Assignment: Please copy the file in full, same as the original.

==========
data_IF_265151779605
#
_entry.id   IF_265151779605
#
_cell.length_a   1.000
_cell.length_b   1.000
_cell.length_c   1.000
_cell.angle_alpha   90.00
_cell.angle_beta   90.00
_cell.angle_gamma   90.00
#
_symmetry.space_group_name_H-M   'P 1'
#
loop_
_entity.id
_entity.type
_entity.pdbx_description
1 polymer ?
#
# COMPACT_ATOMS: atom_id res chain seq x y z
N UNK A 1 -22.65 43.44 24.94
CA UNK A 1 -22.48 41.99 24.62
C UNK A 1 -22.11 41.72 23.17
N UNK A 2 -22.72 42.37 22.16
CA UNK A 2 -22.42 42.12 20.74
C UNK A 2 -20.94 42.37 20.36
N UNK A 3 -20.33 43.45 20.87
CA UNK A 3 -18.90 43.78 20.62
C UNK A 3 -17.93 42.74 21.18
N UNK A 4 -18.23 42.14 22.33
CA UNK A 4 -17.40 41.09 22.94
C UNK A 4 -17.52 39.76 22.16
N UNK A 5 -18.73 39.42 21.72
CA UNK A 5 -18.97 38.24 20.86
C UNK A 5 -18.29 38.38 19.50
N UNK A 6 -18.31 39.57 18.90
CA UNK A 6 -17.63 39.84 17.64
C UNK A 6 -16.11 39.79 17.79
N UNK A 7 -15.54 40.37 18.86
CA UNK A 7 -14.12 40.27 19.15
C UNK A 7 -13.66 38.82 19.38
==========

data_IF_265151779605
#
_entry.id   IF_265151779605
#
_cell.length_a   1.000
_cell.length_b   1.000
_cell.length_c   1.000
_cell.angle_alpha   90.00
_cell.angle_beta   90.00
_cell.angle_gamma   90.00
#
_symmetry.space_group_name_H-M   'P 1'
#
loop_
_entity.id
_entity.type
_entity.pdbx_description
1 polymer ?
#
# COMPACT_ATOMS: atom_id res chain seq x y z
N UNK A 1 -22.65 43.44 24.94
CA UNK A 1 -22.48 41.99 24.62
C UNK A 1 -22.11 41.72 23.17
N UNK A 2 -22.72 42.37 22.16
CA UNK A 2 -22.42 42.12 20.74
C UNK A 2 -20.94 42.37 20.36
N UNK A 3 -20.33 43.45 20.87
CA UNK A 3 -18.90 43.78 20.62
C UNK A 3 -17.93 42.74 21.18
N UNK A 4 -18.23 42.14 22.33
CA UNK A 4 -17.40 41.09 22.94
C UNK A 4 -17.52 39.76 22.16
N UNK A 5 -18.73 39.42 21.72
CA UNK A 5 -18.97 38.24 20.86
C UNK A 5 -18.29 38.38 19.50
N UNK A 6 -18.31 39.57 18.90
CA UNK A 6 -17.63 39.84 17.64
C UNK A 6 -16.11 39.79 17.79
N UNK A 7 -15.54 40.37 18.86
CA UNK A 7 -14.12 40.27 19.15
C UNK A 7 -13.66 38.82 19.38